Daybreak Today and Noon News Co-Host and Weather Anchor Steve has more than 24 years of experience forecasting the weather of West Texas and eastern New Mexico. For his work off-air and on-air in public education in the area of severe weather he has been named the National Weather Association's "Broadcaster of the Year." Only about three dozen broadcasters have ever been so recognized. Steve has also received recognition from the Associated Press, including "Best Weathercast." Twice certified by the National Weather Service as a Weather Observer, Steve has put his skills to work observing and reporting weather on the Plains. Steve and his wife Maria live in Lubbock. They have two sons in college, including one at Tech. Extended family members also live in Lubbock and eastern New Mexico. The family is enjoying Lubbock and is happy to call the Hub City home. They appreciate the opportunities the area provides. (Click here) to e-mail Steve.
There will be little change in our weather today or tomorrow. Which means mild mornings, very warm to somewhat hot afternoons, and little chance of rain. Our next potential rain-maker, however, is in our sights.
While the best chance of of widespread storms and rain across the viewing area is now past, a chance of storms and rain continues through this evening. Drier and warmer weather resumes this weekend and continue through at least mid-week.
A cold front late today will bring us our best chance of storms and rain this week or into early next week. These storms may be accompanied by heavy rain, large hail, and damaging wind gusts. Use our free KCBD Weather App to keep up with any watches or warnings which may be issued.
Yesterday saw little storm activity in the KCBD viewing area, but a chance of storms - including a better chance - continues. The moderate temperatures, too, will continue. For a couple more days at least.
More storms are in our forecast for West Texas and eastern New Mexico. The current and forecast weather pattern remains favorable for occasional rain showers and thunderstorms through the end of the work week.
More sun than clouds with a light breeze and comfortable temperatures early this morning followed by a slight breeze and more heat this afternoon. The hint of a change, which I mentioned yesterday, is looking more likely. Including our best chance of rain in weeks.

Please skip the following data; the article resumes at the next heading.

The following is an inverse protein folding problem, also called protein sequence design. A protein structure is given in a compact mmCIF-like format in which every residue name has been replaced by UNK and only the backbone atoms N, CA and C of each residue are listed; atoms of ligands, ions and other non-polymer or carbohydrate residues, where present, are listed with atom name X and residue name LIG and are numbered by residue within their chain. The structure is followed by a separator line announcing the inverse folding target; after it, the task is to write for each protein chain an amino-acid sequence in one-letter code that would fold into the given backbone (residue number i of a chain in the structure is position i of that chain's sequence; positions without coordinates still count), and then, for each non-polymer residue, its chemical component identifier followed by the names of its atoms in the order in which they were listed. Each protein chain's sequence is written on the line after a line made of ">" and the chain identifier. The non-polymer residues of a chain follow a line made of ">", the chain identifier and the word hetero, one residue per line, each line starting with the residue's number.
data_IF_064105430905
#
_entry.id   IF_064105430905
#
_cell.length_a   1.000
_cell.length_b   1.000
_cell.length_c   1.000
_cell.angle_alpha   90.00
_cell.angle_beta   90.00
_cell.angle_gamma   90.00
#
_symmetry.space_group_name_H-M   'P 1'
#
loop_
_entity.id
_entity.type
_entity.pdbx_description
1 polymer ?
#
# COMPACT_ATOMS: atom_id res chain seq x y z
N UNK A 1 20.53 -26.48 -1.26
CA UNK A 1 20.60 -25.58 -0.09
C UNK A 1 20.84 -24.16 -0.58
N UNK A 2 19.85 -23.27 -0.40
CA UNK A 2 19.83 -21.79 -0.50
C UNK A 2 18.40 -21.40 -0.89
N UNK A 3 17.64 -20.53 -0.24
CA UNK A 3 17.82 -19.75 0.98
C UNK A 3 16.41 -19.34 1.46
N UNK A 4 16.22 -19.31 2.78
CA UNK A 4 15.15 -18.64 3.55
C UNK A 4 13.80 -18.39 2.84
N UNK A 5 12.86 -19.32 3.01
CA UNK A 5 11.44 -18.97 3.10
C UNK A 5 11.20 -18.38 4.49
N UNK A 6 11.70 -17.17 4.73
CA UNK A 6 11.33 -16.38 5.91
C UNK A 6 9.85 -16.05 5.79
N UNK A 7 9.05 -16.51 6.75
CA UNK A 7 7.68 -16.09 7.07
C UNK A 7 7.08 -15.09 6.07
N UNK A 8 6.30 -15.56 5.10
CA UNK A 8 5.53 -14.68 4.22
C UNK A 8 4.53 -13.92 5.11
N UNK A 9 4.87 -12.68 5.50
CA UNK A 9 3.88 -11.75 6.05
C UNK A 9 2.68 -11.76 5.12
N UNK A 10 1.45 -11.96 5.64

Signs of the start of Fall are behind us: The start of Friday Night Football, Tech's first football game, the start of Meteorological Fall, and Labor Day. However, there's almost no change in our weather in the near-term. But there are a couple of features which may bring changes by early next week.
In the days ahead our rain chances will slip back to slim to none and temperatures will return to above average for the season. We're looking for signs of Autumn. The Labor Day holiday weekend is one of those signs, the first TTU football game is another, and September is knocking.
Storms and showers were scattered across nearly the entire KCBD viewing area this morning. Some of the storms were strong with heavy rain, small hail and strong wind gusts. Today's post covers rain chances and temperatures through the Labor Day Holiday Weekend.
Rarely seen, a nearly stationary thunderstorm over the Lubbock airport dumped 1.59" in the rain gauge in just over an hour while all but the far northeastern corner of the city remained bone-dry. Here are some other rain totals, the outlook for more rain, and the looming triple-digit heat.
Rain didn't make it to Lubbock overnight, but some rain-cooled air did. This morning was just a little cooler and this afternoon won't be as hot. The slight drop, however, won't last long. If you're a heat-lover, boy do I have a forecast for you. If you're not, I still may have something for you.
Temperatures will drop another degree or two, almost imperceptibly, this afternoon and then a bit more tomorrow. Unfortunately, the shift from very hot to just-hot doesn't last long. Triple-digit highs return in my Extended Forecast, which you can view right here on our Weather Page.
Triple-digit highs return to parts of the viewing this afternoon, and so do a few of those isolated thunderstorms. However, today won't be as hot as recent days and the chance of rain for any given spot is slim.
As hot as it's been, it's going to get hotter. Rain chances will remain low, but some spotty storms are possible. In this post, however, one of the major computer forecast models is teasing some significant change in the extended period.
Some years, and this is one, high pressure sets up over the southern US and just vacations here the entire summer. This pattern lends itself to hot and dry weather, with the occasional exception. Vacation has ended for school children and teachers, but not yet for the persistent high pressure.
Following last night's cold front, the South Plains area will not be as hot. At least for a while. Our storm and rain outlooks are like recent days and weeks. My temperature and rain outlooks, and an El Niño update, are in this post. Watch for the accompanying video later this morning.
Additional isolated storms and showers are likely from about mid-afternoon into early evening. Some may become quite strong, perhaps marginally severe, producing pockets of heavy rain, very strong winds, and - of course - lightning.
Lows (and the often accompanying cold fronts) tend to bring unsettled weather while highs settled weather. Even if I don't again mention it, high pressure, it is still the dominant element in my forecast.
What to expect in our weather this week? Our recent persistent hot and mostly dry weather (see below) was courtesy of a strong high-pressure area. It may have weakened a little, but it hasn't gone away. And, as I mentioned Friday here, it will be strengthening over our area this week.